As Canada’s energy companies prepare to release their annual results, analysts and investors are bracing for some big asset impairments. And those impairments could have some big consequences–once those assets are written down, debt ratios will rise, which will also increase borrowing costs. Moody’s Investors Service is anticipating this, and has already put a slew of energy companies on notice for a potential downgrade.
Crescent Point entered 2015 in relatively good shape. Its net debt load of $3.1 billion was only 21% of total capitalization and only 1.3 times its funds flow. But over the first nine months of the year, the company’s debt load increased by $1 billion, mainly because of low oil prices, a big acquisition, and high dividend payments.
Meanwhile, Crescent Point incurred some small impairment charges. But its assets (as of September 30) are valued assuming an average WTI oil price of US$55 in 2016 and US$70 in 2017. Clearly, more impairments are warranted.
So how will this affect Crescent Point? Well to start, let’s apply another 20% impairment to Crescent Point’s remaining production assets. Doing so would lift its senior-debt-to-capital ratio from 0.31 to roughly 0.4. On top of that, one has to figure the company has increased its debt load since September, which would lift up the ratio even more.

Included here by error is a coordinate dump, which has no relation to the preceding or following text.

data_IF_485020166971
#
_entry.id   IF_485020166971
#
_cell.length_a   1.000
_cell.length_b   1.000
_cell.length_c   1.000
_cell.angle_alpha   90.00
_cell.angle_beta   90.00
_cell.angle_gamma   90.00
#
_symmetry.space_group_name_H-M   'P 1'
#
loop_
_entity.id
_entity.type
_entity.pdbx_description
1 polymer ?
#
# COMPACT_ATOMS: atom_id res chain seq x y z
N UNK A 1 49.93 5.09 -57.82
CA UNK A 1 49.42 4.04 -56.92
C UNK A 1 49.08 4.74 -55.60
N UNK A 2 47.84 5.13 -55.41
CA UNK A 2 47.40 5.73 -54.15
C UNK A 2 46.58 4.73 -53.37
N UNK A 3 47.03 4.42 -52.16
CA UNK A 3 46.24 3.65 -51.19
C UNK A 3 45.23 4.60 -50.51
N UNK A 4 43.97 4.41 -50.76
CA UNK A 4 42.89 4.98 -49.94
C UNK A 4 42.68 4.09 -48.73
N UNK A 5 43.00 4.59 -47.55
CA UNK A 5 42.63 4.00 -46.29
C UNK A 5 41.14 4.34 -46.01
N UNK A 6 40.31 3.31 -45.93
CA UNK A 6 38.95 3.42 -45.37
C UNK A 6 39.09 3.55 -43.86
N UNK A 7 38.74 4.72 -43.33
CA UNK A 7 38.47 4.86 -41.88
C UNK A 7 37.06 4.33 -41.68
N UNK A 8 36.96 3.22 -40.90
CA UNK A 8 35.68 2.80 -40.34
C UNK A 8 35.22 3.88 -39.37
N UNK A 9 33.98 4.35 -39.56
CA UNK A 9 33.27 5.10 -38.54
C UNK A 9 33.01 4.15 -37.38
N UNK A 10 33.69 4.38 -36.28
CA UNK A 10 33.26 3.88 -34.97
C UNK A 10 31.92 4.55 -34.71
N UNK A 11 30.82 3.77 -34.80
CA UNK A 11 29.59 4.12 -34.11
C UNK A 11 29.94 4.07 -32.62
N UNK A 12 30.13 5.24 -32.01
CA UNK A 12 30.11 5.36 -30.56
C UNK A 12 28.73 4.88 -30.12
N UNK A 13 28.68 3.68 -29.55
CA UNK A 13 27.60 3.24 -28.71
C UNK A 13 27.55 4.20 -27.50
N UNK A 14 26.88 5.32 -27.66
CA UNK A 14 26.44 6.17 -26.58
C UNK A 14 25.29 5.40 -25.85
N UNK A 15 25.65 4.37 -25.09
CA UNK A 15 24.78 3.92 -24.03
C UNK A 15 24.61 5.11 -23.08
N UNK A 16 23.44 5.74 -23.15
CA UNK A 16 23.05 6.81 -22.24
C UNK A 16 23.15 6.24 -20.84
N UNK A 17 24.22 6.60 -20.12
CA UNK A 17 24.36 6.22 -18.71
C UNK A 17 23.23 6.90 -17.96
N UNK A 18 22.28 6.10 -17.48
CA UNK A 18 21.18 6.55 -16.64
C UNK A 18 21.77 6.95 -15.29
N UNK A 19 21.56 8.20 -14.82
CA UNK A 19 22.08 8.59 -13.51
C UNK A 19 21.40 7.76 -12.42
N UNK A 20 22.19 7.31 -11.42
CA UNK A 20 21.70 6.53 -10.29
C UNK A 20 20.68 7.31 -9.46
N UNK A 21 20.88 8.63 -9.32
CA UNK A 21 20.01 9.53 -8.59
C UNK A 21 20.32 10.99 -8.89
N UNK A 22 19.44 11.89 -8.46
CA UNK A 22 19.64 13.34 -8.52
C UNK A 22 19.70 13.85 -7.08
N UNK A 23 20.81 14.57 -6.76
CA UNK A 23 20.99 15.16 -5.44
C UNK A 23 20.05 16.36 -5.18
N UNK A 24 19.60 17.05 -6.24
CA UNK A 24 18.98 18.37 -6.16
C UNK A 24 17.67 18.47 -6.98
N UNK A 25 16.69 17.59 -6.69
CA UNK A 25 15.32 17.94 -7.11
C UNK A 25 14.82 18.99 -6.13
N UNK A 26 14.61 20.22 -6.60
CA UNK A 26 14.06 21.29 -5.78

This matters because Crescent Point has a debt covenant which states that the ratio must stay below 0.55. I’m not saying the company is in danger of breaching it, but if oil prices continue to languish, then it will certainly become part of the conversation. You should be well prepared.
Encana has suffered even more than Crescent Point during the downturn. The struggling energy giant made a big acquisition in the summer of 2014, right before oil prices crashed, and this has left its balance sheet in terrible shape.
Fortunately, Encana uses a different metric for its covenants, a debt-to-adjusted-capitalization ratio, which increases the denominator by $7.7 billion, adjusting for some write-downs made when the company adopted U.S. GAAP.
This ratio stood at 0.30 on September 30, well short of the 60% limit in Encana’s covenants. And because this $7.7 billion figure doesn’t change from quarter to quarter, the ratio won’t change too much either, even with further write-downs.
So even though Encana will probably incur more impairments, the company is not really in danger of breaching its covenants. Yet this is still a very levered company, and it could run into a lot of trouble if oil prices don’t recover. Shareholders should once again be very careful.